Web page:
The strength of ‘An interpretation of Christian Ethics’ is in how Niebuhr uses the incapacity of humanity to bolster God’s ultimate sovereignty and divinity – His merciful omnipotence and gracious Holiness. The incapability of humanity being able to put Jesus’ words into action doesn’t give humanity the right to dismiss the “Jesus ethic’’.
The ‘’law of love’’ will always remain a critique of the direction of human progress and regress. These commands from within humanity from outside humanity, Jesus commands, therefore, stand as an invaluable reminder of where humanity stands: God is God, we are not.
There is no escape from the responsibility that “Jesus Ethics’’ places on humanity. From Adam, to Jesus Christ, human responsibility is, as it has always been, held to account by its Creator.
I’m on board with the gist of Niebuhr’s arguments for as long as they exist as a critique of the spiraling self-absorbed existential crisis, in theology specifically, and in the West generally; the weakening of thought; the weakening of resolve; the numbing of the masses, seduced by self-congratulation, caressed by false achievement and lured by false security.
‘An Interpretation of Christian Ethics’ challenges this. It challenges any theology that supports selective labels. Arguing against anyone who might unfairly denigrate their neighbor as the oppressor. Where being offended or disagreed with ends with that neighbor being permanently labeled an oppressor, with a complete disregard for the history, situation, or reality of their own fallen humanity.
‘Ideally men seek to subject their arbitrary and contingent existence under the dominion of absolute reality. But practically they always mix the finite with the eternal and claim for themselves, their nation, their culture, or their class the center of existence. This is the root of all imperialism in man […] devotion to every transcendent value is corrupted by the effort to insert the interests of the self into that value.’[iv]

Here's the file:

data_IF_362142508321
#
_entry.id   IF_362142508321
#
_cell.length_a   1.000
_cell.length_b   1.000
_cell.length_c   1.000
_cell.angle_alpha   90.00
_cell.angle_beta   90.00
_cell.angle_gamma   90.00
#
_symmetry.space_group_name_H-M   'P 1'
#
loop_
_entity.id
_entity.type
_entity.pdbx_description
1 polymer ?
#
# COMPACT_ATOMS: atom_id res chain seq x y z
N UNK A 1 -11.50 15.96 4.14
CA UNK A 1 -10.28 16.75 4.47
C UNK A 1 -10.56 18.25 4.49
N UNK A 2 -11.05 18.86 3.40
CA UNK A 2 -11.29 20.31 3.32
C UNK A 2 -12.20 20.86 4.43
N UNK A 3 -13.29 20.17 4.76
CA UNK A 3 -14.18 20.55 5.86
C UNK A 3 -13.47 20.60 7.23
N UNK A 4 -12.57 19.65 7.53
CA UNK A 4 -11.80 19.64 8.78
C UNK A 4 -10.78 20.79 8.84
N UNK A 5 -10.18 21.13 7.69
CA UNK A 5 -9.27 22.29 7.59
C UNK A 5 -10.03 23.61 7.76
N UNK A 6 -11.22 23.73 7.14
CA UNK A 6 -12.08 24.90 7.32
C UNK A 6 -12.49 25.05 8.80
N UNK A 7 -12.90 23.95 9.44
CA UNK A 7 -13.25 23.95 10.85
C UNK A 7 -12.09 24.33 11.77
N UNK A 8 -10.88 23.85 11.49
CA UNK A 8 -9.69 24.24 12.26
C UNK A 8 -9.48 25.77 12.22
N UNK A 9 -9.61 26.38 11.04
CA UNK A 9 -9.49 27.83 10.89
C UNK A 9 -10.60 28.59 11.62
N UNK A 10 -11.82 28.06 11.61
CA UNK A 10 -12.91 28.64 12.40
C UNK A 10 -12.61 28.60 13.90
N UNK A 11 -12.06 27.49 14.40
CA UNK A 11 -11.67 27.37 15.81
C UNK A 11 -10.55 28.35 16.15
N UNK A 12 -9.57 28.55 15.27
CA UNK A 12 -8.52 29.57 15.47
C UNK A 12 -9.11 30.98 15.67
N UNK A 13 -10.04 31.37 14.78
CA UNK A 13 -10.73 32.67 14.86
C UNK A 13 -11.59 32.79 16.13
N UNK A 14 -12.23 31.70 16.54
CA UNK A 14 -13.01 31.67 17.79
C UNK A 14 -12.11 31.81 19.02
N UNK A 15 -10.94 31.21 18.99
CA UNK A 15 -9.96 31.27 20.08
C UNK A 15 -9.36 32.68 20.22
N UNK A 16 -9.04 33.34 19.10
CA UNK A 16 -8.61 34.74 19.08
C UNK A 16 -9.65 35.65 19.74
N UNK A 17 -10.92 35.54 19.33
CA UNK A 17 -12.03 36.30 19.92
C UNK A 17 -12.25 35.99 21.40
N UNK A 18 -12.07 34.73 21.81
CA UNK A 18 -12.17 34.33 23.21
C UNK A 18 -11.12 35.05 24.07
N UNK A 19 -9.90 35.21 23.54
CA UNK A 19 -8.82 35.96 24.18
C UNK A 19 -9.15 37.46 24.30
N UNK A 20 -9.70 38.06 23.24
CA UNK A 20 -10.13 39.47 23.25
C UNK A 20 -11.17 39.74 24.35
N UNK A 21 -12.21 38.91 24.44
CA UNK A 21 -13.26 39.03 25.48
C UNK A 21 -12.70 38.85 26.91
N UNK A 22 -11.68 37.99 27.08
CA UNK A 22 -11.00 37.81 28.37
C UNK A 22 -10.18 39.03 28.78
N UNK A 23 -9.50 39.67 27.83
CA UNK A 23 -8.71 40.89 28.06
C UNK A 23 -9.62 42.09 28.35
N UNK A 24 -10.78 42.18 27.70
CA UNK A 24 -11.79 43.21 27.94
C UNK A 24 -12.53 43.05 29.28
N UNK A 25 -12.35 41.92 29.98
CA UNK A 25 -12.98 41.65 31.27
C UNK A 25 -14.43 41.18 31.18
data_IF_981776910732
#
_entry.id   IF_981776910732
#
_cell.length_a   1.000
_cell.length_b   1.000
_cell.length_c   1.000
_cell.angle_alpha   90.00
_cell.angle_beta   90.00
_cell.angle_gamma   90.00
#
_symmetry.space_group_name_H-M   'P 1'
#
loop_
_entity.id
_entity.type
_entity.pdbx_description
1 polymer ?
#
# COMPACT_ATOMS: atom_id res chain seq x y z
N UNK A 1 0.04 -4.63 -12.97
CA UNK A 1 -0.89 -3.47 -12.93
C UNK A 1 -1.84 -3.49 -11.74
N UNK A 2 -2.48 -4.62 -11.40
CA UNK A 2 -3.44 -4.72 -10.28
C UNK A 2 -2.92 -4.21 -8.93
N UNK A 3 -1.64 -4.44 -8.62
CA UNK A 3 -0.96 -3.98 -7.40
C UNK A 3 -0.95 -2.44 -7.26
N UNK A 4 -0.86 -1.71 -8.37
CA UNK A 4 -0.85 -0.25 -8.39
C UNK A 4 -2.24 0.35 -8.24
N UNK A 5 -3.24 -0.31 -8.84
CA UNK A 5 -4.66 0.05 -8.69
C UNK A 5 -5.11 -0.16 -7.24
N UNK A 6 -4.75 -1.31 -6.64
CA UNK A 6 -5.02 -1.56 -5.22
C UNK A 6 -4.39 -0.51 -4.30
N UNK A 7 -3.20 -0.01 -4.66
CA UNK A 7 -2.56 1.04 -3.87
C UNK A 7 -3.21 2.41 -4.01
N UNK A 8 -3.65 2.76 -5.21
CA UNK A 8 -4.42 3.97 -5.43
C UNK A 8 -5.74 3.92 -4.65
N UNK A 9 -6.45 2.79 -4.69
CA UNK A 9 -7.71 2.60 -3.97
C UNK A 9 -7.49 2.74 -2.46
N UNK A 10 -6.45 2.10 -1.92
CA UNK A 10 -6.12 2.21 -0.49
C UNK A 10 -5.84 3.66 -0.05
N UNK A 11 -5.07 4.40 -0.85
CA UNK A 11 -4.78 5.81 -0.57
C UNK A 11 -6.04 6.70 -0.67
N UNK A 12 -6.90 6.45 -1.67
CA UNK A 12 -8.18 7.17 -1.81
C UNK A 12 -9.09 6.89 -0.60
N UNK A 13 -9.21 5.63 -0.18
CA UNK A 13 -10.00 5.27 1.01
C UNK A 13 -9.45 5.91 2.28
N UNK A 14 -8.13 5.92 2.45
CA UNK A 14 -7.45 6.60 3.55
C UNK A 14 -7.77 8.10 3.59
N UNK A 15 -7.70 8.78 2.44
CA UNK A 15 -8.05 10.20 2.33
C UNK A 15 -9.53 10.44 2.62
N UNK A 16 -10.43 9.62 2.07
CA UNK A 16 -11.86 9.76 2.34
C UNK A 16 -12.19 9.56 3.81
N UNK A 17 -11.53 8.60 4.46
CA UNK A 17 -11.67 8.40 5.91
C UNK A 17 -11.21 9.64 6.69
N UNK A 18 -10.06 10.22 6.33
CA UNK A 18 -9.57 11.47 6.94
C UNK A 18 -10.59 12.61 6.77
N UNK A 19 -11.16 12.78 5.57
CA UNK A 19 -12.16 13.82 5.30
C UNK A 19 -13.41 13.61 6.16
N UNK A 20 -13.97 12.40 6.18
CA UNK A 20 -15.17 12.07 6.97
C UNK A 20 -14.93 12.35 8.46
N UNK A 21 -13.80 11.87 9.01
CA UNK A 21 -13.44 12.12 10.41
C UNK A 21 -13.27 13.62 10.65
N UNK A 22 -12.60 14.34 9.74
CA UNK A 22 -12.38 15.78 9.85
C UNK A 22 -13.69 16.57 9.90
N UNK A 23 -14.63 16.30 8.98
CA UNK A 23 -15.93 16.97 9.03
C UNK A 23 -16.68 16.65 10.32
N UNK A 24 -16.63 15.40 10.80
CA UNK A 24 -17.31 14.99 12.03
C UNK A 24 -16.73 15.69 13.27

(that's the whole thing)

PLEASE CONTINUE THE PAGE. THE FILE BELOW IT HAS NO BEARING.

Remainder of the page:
Although only implied, that “God is God and we are not” is Niebuhr’s unavoidable and most poignant take home point. This is what saves ‘An Interpretation of Christian Ethics’. Niebuhr brings forth the scriptural reminder that ‘no one is righteous, not one […] all have fallen short of the Glory of God, and are justified by his grace as a gift, through the redemption that is in Christ Jesus, whom God put forward as a propitiation by his blood, to be received by faith.’ (Paul, Romans 3, ESV)
Niebuhr’s work is a challenge to the Cult of Self. It is a reality check for activism, such as Liberation theology. As such it adds to our understanding of Christian ethics because it recognizes the dangers and limits of non-violence, pacifist and just-war theories.
Which if applied generally as a critique of Western civilization in-it’s-current-state, might perhaps be summed up as:
On future’s battlefield, the Left will not fall because a positive optimism, but because of self-righteous naiveté; the Right won’t fall because they speak the truth, but because of the arrogant way in which they handle it.
‘He will render to each one according to his works: to those who by patience in well-doing seek for glory and honour and immortality, he will give eternal life; but for those who are self-seeking and do not obey the truth, but obey unrighteousness, there will be wrath and fury.’
(Paul, Romans 2:6, ESV)
[i] Niebuhr, R. 1935; Santurri, E. N. 2013 An Interpretation of Christian Ethics Westminster John Knox Press. Kindle Edition. (p.59)
[ii] Santurri, E N. 2013 An Interpretation of Christian Ethics Niebuhr, R. 1935 Westminster John Knox Press. (introductory essay)
[iv] Niebuhr, R. 1935; Santurri, E.N. 2013 An Interpretation of Christian Ethics Westminster John Knox Press (p. 85).
Image: R. Niebuhr